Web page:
“I started to align my emotions to the emotions of others; the obstacles of others were my obstacles. What is happening to me locally as a street vendor is happening citywide, statewide, and in other states like New York. Our struggle is not just here but everywhere,” Ana said. 

Ana credits her successful organizing to understanding that movement leadership will continue to develop out of the meetings she is helping sidewalk vendors organize. She constantly uplifts other street vendors organizing and sees herself as a convener or facilitator of these spaces.  

She shares that vendors who are learning to organize themselves go from being one-time activists who attend council meetings to organizers themselves “who are building power by recruiting and educating other vendors.”  

Miguel Lucas Tax 

Like Ana, Miguel Lucas Tax went from vending to organizing other vendors. He would set up in Exposition Park, where street vendors like him were often targeted for selling hot dogs to sports fans and museum goers. “Vendors were intimidated. They felt voiceless, and they felt unheard,” he shares. 

Miguel was inspired by other street vendors he saw on YouTube defending themselves in street vending food hubs. Together with others, Miguel supported the early training of street vendors to use this tactic to stand their ground against harassment, intimidation, and unjust enforcement.  

“We learned to stand together with each of us providing security from the police. We’d say, ‘Don’t run. Stand next to your comrade; defend each other.” 

Local legal allies documented attacks on street vendors by the LAPD. This documentation would later form the basis for a lawsuit, leading to officer resignations.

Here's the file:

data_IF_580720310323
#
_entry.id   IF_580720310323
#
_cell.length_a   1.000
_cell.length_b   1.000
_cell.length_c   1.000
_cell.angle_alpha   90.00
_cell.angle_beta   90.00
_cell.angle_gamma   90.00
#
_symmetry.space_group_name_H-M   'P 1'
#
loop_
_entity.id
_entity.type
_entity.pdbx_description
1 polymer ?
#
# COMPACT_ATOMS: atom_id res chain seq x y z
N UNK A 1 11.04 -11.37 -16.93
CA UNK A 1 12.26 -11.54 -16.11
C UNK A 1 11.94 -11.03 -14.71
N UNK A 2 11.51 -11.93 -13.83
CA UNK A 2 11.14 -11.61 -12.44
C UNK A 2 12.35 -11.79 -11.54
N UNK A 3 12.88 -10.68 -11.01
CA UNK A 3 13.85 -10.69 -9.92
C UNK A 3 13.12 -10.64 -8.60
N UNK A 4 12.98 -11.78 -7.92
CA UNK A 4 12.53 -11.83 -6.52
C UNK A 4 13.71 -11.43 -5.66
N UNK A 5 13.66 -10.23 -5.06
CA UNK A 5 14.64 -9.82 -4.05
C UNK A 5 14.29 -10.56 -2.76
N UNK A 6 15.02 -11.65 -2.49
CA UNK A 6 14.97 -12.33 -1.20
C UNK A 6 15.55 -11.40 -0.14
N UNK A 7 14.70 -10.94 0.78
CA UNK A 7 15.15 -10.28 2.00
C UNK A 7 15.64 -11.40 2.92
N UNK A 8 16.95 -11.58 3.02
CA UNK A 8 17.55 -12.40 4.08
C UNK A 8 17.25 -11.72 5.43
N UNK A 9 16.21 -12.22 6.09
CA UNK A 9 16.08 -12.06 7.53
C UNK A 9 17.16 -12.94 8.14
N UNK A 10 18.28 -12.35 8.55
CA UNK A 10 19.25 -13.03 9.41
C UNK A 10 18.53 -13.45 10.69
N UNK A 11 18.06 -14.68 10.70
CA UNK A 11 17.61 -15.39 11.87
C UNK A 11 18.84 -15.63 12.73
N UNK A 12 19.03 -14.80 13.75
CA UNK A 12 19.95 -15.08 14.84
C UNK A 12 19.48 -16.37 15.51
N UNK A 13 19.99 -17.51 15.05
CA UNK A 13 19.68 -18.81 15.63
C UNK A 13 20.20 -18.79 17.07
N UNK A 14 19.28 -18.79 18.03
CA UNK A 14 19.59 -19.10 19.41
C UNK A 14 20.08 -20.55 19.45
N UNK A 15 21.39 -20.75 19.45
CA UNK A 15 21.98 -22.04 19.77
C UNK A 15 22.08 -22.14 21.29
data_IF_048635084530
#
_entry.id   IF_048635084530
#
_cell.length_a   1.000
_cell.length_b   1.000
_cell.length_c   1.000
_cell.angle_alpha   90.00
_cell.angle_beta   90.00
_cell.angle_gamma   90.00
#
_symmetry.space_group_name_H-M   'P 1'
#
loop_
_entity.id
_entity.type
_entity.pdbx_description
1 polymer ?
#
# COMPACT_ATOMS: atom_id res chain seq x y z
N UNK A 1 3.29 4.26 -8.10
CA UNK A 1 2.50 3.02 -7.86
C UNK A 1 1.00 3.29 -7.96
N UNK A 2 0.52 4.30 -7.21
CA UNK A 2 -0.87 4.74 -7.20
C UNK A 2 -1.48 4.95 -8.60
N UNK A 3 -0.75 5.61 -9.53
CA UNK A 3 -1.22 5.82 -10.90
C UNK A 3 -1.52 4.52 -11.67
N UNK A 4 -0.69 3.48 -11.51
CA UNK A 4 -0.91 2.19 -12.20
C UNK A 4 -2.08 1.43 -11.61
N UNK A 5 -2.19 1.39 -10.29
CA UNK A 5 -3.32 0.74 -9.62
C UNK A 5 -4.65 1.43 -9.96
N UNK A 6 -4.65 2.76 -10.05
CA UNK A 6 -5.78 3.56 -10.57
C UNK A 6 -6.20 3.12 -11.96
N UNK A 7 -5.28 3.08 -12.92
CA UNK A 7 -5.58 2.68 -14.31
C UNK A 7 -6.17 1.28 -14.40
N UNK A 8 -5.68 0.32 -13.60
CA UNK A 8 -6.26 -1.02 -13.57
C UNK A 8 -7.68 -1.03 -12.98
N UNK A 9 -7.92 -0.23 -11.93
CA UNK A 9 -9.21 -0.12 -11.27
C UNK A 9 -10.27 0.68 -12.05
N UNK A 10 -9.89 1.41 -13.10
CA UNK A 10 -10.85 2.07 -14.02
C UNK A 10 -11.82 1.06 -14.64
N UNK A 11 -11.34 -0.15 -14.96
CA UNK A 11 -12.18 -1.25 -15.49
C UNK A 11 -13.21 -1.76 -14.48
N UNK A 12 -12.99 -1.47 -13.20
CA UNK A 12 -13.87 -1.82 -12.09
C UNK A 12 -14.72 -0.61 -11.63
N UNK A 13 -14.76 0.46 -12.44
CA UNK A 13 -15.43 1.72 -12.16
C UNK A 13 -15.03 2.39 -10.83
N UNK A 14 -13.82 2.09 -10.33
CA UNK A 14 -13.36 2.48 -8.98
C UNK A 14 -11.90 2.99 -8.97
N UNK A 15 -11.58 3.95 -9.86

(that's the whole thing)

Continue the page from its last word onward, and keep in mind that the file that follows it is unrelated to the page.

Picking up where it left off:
“I learned that when we organize ourselves and unite, we can win,” Miguel said. 

Organizing disrupts the power of the elite that sustains poverty and injustice. It seeks to live beyond a moment, a social media post or a spontaneous protest, and instead, aims to harnass that momentary energy to wage a planned and strategic campaign led by a collective or cadre who know the community. There is no “I” in organizing. Organizing calls on the “We” to lead. And at the heart of organizing is ordinary people. People directly impacted by the issue know they have power and can lead, if only they are given the space and time to grow as leaders of their community. They are the pulsing heart that drives movements. Without them, there is no hunger for change.  

That is who Ana and Miguel are. They collectively analyze and decipher the hidden social, political, and economic power that impacts vendors locally and across the state. They plan direct actions and recruit new street vendors daily who have never been involved in the movement. For them, the only way forward is to organize, struggle and win.  

 

Welfare: As US tightens work rules, California considers loosening them

Just as Republicans in Congress are moving to beef up work requirements for people who receive welfare, California lawmakers are moving to do the opposite.

Included in a recent state Assembly budget proposal, and in a bill the Assembly passed on Wednesday, is a plan to remake CalWORKs, the state’s federally funded cash welfare program that requires recipients to work or search for jobs using a list of approved activities.

Under the proposed state changes, recipients would gain greater flexibility to participate in activities such as going to school, domestic violence counseling, addiction treatment or mental health care. The proposal, estimated to cost $100 million, also would lessen financial penalties if recipients violate work rules.

That would make it likely that fewer recipients would get jobs and more likely California would miss a key federal work standard, for which it could be fined.

Read More

California bill aims to rein in high security deposits

Most renters know securing housing isn’t as simple as finding the perfect place.

California’s renters must save up thousands of dollars to provide security deposits that can legally be as much as two months’ rent, or three months’ for furnished units.

Add in the requirement that renters put up the first month’s rent before they can move in and low-income families are most likely to give up hope of finding a home.

The state Assembly on May 22 passed a proposal that could change that.